Remotely Controlled – How television is damaging our lives

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remotely

by Dr Aric Sigman

Vermillion £8.99

As a parent, this book is definitely an unwelcome, yet an incredibly enlightening and important read. Unfortunately for me, the familiar feeling of relief when my toddler sat in front of the television and gave me ten minutes of peace has been turned very firmly on its head.

Remotely Controlled is a real polemic, and Dr Sigman has a good old rant about the numerous harmful effects of television throughout the book, of which there are far too many to mention in this review. There is no doubt that the book is well researched and excellently argued, although the evidence of some chapters did seem quite anecdotal. However, the chapter on how TV is affecting our children is littered with references to legitimate and often very large studies in peer-reviewed academic journals and publications, and the results of this huge body of research are alarming, and have been sufficient for me to restrict my toddler’s TV-viewing until she’s a little older.

Television interrupts the natural processes that need to occur in our children’s brains in the first few years of life to enable them to form a sense of reality in which they will then be able to function. The interruption occurs when the ‘attention’ centre of the brain, the frontal lobe, is distorted by the excessive stimulation that TV provides, making it permanently less effective and conditioning it with unrealistic expectations – in short, real life becomes boring. This can be one of the causes of attention deficit disorders, amongst other problems. Children really need social interaction to develop this part of their brain properly, and TV hinders this in many ways. What is even more frightening than the results of this research is that it is becoming increasingly difficult to carry out further scientific research to test these negative effects, as there are almost no children left in the world who have not been exposed to TV to use as a control group.

For adults too, the results of the collective research are no less gloomy. Even watching a small amount of television, such as one hour per day, has been linked to increased anxiety, depression and poor mental health, violence, obesity, lowered libido, poor brain function and attention problems. The average UK household watches for four hours per day.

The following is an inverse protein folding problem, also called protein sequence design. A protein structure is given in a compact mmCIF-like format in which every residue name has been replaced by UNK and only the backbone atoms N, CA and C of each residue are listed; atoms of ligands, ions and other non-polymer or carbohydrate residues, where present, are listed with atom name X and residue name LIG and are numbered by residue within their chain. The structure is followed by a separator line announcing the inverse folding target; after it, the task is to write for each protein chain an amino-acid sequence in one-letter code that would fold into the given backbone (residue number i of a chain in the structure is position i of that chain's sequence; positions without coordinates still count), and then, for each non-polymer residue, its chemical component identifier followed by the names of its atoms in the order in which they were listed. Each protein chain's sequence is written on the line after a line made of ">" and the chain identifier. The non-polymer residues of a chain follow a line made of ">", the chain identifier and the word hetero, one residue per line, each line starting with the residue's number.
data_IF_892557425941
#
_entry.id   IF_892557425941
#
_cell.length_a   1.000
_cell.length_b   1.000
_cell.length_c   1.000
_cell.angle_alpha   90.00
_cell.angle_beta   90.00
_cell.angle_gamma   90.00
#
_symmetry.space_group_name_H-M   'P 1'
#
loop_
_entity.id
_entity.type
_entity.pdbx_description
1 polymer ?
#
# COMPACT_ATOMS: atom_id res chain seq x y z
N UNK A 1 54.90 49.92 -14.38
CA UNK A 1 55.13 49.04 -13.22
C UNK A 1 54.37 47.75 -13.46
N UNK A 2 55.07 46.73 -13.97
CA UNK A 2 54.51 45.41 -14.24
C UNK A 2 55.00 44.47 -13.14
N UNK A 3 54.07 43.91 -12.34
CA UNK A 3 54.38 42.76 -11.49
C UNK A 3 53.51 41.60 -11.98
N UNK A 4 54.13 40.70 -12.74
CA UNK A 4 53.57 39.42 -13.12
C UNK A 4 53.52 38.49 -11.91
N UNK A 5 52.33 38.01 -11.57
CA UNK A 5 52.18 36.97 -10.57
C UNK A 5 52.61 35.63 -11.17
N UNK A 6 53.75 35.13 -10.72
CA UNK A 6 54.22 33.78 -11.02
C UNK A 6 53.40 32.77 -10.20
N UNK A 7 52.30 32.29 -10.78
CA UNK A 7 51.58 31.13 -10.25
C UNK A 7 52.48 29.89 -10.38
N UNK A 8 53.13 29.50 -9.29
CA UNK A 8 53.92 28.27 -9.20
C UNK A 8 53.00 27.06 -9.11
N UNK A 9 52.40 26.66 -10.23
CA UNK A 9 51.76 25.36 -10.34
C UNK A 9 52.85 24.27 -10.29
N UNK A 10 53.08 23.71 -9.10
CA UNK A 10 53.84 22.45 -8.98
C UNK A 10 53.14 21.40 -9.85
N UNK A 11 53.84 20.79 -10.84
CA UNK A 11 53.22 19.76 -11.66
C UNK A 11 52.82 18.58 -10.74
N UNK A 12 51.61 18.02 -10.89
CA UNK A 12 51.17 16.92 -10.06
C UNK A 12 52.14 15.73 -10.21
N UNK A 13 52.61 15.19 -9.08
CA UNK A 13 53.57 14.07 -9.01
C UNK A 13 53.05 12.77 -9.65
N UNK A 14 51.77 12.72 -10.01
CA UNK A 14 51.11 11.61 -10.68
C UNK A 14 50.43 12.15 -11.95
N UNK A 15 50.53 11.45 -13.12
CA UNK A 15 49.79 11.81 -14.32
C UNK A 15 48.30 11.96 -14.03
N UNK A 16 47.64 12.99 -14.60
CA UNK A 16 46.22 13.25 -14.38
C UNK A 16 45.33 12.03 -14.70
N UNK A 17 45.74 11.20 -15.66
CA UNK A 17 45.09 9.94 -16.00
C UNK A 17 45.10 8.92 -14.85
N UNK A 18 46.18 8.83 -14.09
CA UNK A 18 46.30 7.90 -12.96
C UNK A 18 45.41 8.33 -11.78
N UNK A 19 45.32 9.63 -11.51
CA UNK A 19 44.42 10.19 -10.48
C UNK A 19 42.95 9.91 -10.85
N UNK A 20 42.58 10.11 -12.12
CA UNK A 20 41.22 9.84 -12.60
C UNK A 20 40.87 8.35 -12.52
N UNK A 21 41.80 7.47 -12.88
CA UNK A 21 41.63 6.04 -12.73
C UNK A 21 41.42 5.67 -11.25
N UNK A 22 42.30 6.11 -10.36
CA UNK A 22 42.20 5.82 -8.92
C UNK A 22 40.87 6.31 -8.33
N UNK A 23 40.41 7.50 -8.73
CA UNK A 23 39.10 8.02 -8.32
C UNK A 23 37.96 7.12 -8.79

Dr Sigman laments the distortion of family relationships shown on TV in soaps, dramas and even reality TV, in particular the portrayal of mothers. He says that ‘Full-time mothers are now often portrayed as unfulfilled, killing time until they can get back to work and do something really worthwhile… the full-time mother who derives a subtle, more enduring form of reward and satisfaction and a deeper contentment lacks televisual excitement and an immediacy. Contentment is hard to capture on camera. It lasts considerably longer than 24.6 minutes, so it never even makes it to the casting couch.’ He continues to argue that eroding the status of the full-time mother in this way naturally results in underplaying the importance of children in society.

It is not just the image of motherhood that is negatively affected by our television addiction, a broad sweep of social problems are in part caused by it; television presents us with role models not of our choosing, which in turn breeds dissatisfaction; it encourages excessive individualism and a sense of entitlement which is a particular problem for the younger generations. All these things (and many more) are the opposite of those which are known through wisdom and research to make us happy – solid values, a sense of community, even simple respect for our fellow humans, to name a few. And sadly, these negative effects are now apparent in almost all cultures as TV has become accessible worldwide.

What really won me over to Dr Sigman’s cause in this book, however, were the revelations about how corrupt the media are in preventing this knowledge reaching us. The lengths to which even reputable organisations such as the BBC have gone to withhold and downplay the vast quantities of evidence is shocking. The book is worth a read for this alone if nothing else.

There are so many books out there telling us how to bring up our children, what is right and wrong, and usually I try and avoid them. For me, this book is an exception. It does preach, but I think you’ll be hard-pressed not to see the common sense in Dr Sigman’s arguments. ‘Remotely Controlled’ will make you stop and think, and whether or not you turn your TV off, you won’t watch it with an uncritical eye again. I strongly recommend it.

Laura Boon

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